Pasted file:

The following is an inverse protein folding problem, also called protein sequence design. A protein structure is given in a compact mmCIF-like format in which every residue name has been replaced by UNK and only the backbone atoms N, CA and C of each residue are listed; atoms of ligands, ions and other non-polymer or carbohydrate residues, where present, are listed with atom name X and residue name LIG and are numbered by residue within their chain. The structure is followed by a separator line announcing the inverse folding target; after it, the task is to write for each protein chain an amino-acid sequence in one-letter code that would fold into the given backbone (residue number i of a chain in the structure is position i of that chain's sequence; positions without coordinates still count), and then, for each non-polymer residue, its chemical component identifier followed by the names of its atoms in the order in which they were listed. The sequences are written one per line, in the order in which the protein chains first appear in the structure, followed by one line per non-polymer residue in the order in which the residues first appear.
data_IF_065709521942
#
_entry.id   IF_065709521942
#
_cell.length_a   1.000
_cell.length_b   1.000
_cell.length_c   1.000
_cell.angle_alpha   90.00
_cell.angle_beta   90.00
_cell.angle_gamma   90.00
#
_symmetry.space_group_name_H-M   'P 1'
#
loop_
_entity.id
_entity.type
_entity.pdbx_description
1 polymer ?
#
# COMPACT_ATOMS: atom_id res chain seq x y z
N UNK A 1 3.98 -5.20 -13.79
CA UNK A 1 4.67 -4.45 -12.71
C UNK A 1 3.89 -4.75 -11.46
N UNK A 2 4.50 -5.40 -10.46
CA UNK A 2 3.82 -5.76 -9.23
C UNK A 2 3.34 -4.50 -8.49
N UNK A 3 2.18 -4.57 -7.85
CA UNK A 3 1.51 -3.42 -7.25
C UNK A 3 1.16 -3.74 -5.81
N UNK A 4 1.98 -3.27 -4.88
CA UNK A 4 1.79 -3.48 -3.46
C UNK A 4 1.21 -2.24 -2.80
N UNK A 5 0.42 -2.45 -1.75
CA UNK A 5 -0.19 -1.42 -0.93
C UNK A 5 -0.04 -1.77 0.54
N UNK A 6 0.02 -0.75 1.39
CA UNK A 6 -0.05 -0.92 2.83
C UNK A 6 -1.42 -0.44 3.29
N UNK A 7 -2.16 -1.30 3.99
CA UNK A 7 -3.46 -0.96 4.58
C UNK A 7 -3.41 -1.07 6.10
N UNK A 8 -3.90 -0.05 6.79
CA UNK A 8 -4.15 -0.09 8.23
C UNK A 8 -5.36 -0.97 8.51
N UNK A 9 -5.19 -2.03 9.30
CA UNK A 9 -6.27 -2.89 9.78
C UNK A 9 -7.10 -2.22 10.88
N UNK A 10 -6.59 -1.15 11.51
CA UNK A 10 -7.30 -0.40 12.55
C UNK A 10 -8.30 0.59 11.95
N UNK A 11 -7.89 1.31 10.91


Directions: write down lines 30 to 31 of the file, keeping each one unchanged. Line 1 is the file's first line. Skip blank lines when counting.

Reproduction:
C UNK A 3 1.16 -3.74 -5.81
N UNK A 4 1.98 -3.27 -4.88